London 2012 Olympic test event blog: where’s the legacy?

  • Today I got as close as I’m likely to get to watching the Olympic cross-country live (like most people, I failed in the ticket ballot). Today’s two-star track for the invitational test event was interesting, entertaining (though not very problematic), attractive — and hot.

    Packs of local school children brought a new perspective to the event. No respectful hush for them as horses approached the water — they squealed encouragement as the riders cantered in, creating a real buzz (well, until they got bored).

    Aside from them, the mostly invited crowds boasted an extraordinary density of ‘equestrian personnel’. Progress round the course was therefore interrupted by endless encounters with fellow media, event organisers, riders, owners, equestrian PR people, equestrian sponsors and more.

    Without question Greenwich 2012 will clearly offer challenging terrain (few people were prepared for just how undulating it is), wonderful going, a splendid main arena and great television.

    The bigger challenge will be giving ticket holders a similarly first-class experience. The park is dense with trees. Will there be scope over next year’s course (roughly twice the length of this one) to see more than one fence at a time? And the typical ‘pitch up in your 4×4 and do a spot of shopping’ horse trial visitor will need re-educating about what to expect.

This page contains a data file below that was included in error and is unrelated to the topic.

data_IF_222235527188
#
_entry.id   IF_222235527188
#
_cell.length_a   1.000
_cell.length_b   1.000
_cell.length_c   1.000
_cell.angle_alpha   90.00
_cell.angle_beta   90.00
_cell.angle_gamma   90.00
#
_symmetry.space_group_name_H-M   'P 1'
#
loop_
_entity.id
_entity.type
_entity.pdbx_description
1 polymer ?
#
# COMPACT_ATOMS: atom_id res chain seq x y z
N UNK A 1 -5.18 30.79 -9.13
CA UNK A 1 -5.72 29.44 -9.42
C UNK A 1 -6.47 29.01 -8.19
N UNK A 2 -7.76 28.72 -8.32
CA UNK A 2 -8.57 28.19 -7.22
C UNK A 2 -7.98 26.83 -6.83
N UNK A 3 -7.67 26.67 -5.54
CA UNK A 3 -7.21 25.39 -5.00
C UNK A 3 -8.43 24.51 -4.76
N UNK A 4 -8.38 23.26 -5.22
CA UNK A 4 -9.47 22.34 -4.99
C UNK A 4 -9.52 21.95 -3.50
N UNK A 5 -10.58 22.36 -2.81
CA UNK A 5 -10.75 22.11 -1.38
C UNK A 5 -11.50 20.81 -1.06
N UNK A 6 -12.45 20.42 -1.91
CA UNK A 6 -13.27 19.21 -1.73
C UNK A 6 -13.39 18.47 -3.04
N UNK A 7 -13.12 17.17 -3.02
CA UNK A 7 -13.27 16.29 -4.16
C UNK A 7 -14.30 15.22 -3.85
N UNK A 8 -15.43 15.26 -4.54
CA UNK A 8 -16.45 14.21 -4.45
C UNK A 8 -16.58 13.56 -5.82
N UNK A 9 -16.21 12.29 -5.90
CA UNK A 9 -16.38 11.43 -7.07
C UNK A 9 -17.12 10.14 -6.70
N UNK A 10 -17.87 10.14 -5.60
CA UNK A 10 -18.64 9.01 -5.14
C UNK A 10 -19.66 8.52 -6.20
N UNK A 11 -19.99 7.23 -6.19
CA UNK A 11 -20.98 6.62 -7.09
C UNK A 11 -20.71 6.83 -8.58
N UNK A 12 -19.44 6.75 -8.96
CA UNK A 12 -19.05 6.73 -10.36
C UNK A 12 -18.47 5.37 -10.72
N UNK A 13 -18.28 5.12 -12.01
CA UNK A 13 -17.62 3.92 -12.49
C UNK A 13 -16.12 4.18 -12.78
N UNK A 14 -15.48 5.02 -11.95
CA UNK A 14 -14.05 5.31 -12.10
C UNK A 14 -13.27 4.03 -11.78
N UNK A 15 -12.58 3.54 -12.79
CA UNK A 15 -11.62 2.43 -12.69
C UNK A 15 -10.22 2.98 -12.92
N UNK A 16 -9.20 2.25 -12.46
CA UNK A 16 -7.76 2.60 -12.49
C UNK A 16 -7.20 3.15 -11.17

It was interesting to gauge the opinions of people on the course and venue (see next Thursday’s H&H).

    Where’s the legacy?

    But if one thing riles me viewing the impressive ‘pop-up horse trial’ that’s been built at Greenwich, it’s the lack of legacy.

    Curiously, I’ve never before been bothered by the legacy issue. I’ve always felt that if a largely portable course keeps costs down and thus helps retain equestrianism in the Olympics, that’s fine with me.

    But the initial projected budget of £6million has been shot to smithereens. The cost now is believed to be nearer £40million. For that sort of sum, it would have been great to have world-class facilities after the Games, besides the London-focused equestrian projects being created under the ‘Hoof’ programme.

    Get more reaction and analysis of Greenwich Park at the London 2012 equestrian venue in next week’s H&H magazine

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